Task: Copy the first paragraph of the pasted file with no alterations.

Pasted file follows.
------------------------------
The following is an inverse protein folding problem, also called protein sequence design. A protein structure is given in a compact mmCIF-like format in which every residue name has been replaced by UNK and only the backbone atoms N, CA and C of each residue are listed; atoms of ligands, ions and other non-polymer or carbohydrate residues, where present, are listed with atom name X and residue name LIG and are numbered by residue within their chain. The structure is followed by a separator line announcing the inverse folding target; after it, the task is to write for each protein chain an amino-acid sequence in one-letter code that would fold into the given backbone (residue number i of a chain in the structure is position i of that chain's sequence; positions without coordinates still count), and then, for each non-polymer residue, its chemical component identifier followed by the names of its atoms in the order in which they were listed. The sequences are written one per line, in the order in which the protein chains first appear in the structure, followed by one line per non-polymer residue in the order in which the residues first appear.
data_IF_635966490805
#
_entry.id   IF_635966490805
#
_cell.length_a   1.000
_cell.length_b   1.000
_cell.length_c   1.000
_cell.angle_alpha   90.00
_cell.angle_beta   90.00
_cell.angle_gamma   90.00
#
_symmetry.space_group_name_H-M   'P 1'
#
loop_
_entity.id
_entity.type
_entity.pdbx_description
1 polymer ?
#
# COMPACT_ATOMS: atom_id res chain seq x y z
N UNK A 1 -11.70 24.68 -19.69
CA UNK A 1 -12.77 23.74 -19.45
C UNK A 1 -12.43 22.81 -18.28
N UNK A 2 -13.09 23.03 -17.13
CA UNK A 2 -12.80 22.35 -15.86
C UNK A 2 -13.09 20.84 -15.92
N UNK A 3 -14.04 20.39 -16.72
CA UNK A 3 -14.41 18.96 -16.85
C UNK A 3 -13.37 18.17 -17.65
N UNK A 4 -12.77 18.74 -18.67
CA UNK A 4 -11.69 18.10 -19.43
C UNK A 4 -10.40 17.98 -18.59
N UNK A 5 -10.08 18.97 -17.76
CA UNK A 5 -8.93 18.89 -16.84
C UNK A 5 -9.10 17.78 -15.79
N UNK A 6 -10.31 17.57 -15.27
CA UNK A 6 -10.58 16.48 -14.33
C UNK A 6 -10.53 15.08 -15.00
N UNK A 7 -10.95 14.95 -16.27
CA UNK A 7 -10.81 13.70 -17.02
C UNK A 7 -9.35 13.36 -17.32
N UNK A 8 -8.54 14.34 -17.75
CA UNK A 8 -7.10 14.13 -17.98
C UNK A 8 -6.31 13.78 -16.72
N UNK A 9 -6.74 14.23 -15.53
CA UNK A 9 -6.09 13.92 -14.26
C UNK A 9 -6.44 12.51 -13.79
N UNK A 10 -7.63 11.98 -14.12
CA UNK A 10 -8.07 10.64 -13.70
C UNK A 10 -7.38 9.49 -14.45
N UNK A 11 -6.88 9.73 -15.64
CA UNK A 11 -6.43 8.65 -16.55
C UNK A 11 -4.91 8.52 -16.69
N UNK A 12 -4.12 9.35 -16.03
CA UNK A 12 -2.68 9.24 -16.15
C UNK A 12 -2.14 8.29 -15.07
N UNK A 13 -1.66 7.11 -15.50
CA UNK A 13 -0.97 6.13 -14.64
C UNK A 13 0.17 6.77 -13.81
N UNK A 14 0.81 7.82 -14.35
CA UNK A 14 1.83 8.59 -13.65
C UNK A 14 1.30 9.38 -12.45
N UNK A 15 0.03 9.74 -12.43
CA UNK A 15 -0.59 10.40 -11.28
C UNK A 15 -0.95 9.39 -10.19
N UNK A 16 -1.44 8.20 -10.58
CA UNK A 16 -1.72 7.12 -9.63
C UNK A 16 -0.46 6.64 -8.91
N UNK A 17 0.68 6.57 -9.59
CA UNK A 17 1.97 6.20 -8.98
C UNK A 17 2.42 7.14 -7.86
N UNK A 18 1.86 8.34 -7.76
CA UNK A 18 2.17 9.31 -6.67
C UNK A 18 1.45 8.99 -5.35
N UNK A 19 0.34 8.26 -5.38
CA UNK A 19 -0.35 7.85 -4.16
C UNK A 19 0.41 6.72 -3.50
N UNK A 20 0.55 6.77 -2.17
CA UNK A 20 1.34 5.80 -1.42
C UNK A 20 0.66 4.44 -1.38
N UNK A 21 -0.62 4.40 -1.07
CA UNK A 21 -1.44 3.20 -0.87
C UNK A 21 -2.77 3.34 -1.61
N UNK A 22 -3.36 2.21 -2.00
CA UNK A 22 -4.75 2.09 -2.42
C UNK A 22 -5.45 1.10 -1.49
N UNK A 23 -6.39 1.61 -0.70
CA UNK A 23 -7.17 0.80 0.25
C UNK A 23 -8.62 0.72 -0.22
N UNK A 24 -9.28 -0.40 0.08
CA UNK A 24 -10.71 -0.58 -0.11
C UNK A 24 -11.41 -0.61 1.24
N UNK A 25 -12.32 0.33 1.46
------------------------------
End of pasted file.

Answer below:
The following is an inverse protein folding problem, also called protein sequence design. A protein structure is given in a compact mmCIF-like format in which every residue name has been replaced by UNK and only the backbone atoms N, CA and C of each residue are listed; atoms of ligands, ions and other non-polymer or carbohydrate residues, where present, are listed with atom name X and residue name LIG and are numbered by residue within their chain. The structure is followed by a separator line announcing the inverse folding target; after it, the task is to write for each protein chain an amino-acid sequence in one-letter code that would fold into the given backbone (residue number i of a chain in the structure is position i of that chain's sequence; positions without coordinates still count), and then, for each non-polymer residue, its chemical component identifier followed by the names of its atoms in the order in which they were listed. The sequences are written one per line, in the order in which the protein chains first appear in the structure, followed by one line per non-polymer residue in the order in which the residues first appear.